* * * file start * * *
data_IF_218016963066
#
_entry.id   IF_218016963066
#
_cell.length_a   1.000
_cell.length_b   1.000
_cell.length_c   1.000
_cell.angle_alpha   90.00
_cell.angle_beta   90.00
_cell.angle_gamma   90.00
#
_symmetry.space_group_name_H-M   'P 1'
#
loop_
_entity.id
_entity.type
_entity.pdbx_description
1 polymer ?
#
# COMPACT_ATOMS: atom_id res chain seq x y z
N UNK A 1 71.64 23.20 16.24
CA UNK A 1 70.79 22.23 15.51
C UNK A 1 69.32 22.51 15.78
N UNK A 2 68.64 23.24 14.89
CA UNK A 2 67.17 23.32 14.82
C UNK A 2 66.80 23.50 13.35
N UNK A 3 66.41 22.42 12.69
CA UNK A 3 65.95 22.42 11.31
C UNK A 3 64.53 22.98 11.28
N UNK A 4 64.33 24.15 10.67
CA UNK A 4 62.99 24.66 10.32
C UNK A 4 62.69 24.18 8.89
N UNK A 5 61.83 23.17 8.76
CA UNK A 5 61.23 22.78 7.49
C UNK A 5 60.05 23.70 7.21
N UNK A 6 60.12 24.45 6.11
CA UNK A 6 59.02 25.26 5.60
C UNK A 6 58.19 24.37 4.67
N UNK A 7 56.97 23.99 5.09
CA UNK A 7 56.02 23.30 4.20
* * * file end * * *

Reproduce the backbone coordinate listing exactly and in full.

data_IF_218016963066
#
_entry.id   IF_218016963066
#
_cell.length_a   1.000
_cell.length_b   1.000
_cell.length_c   1.000
_cell.angle_alpha   90.00
_cell.angle_beta   90.00
_cell.angle_gamma   90.00
#
_symmetry.space_group_name_H-M   'P 1'
#
loop_
_entity.id
_entity.type
_entity.pdbx_description
1 polymer ?
#
# COMPACT_ATOMS: atom_id res chain seq x y z
N UNK A 1 71.64 23.20 16.24
CA UNK A 1 70.79 22.23 15.51
C UNK A 1 69.32 22.51 15.78
N UNK A 2 68.64 23.24 14.89
CA UNK A 2 67.17 23.32 14.82
C UNK A 2 66.80 23.50 13.35
N UNK A 3 66.41 22.42 12.69
CA UNK A 3 65.95 22.42 11.31
C UNK A 3 64.53 22.98 11.28
N UNK A 4 64.33 24.15 10.67
CA UNK A 4 62.99 24.66 10.32
C UNK A 4 62.69 24.18 8.89
N UNK A 5 61.83 23.17 8.76
CA UNK A 5 61.23 22.78 7.49
C UNK A 5 60.05 23.70 7.21
N UNK A 6 60.12 24.45 6.11
CA UNK A 6 59.02 25.26 5.60
C UNK A 6 58.19 24.37 4.67
N UNK A 7 56.97 23.99 5.09
CA UNK A 7 56.02 23.30 4.20